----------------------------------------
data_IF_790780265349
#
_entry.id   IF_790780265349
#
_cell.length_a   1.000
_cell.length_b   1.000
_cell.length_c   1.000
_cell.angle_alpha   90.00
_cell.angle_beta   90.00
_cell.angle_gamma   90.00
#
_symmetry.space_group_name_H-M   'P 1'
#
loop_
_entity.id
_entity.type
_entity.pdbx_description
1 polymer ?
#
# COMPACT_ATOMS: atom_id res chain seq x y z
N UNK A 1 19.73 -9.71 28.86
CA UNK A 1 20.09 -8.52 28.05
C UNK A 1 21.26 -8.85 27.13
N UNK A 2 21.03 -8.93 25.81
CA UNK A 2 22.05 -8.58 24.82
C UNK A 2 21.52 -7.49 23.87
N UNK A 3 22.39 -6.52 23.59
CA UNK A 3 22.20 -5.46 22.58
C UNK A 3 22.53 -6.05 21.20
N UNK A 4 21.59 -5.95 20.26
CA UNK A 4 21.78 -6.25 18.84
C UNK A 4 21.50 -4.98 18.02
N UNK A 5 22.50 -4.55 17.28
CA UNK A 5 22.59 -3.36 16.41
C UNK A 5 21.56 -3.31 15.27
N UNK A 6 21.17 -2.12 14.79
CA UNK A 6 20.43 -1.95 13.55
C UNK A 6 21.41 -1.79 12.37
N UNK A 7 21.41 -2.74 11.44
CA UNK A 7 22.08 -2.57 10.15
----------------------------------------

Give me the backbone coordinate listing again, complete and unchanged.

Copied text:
data_IF_790780265349
#
_entry.id   IF_790780265349
#
_cell.length_a   1.000
_cell.length_b   1.000
_cell.length_c   1.000
_cell.angle_alpha   90.00
_cell.angle_beta   90.00
_cell.angle_gamma   90.00
#
_symmetry.space_group_name_H-M   'P 1'
#
loop_
_entity.id
_entity.type
_entity.pdbx_description
1 polymer ?
#
# COMPACT_ATOMS: atom_id res chain seq x y z
N UNK A 1 19.73 -9.71 28.86
CA UNK A 1 20.09 -8.52 28.05
C UNK A 1 21.26 -8.85 27.13
N UNK A 2 21.03 -8.93 25.81
CA UNK A 2 22.05 -8.58 24.82
C UNK A 2 21.52 -7.49 23.87
N UNK A 3 22.39 -6.52 23.59
CA UNK A 3 22.20 -5.46 22.58
C UNK A 3 22.53 -6.05 21.20
N UNK A 4 21.59 -5.95 20.26
CA UNK A 4 21.78 -6.25 18.84
C UNK A 4 21.50 -4.98 18.02
N UNK A 5 22.50 -4.55 17.28
CA UNK A 5 22.59 -3.36 16.41
C UNK A 5 21.56 -3.31 15.27
N UNK A 6 21.17 -2.12 14.79
CA UNK A 6 20.43 -1.95 13.55
C UNK A 6 21.41 -1.79 12.37
N UNK A 7 21.41 -2.74 11.44
CA UNK A 7 22.08 -2.57 10.15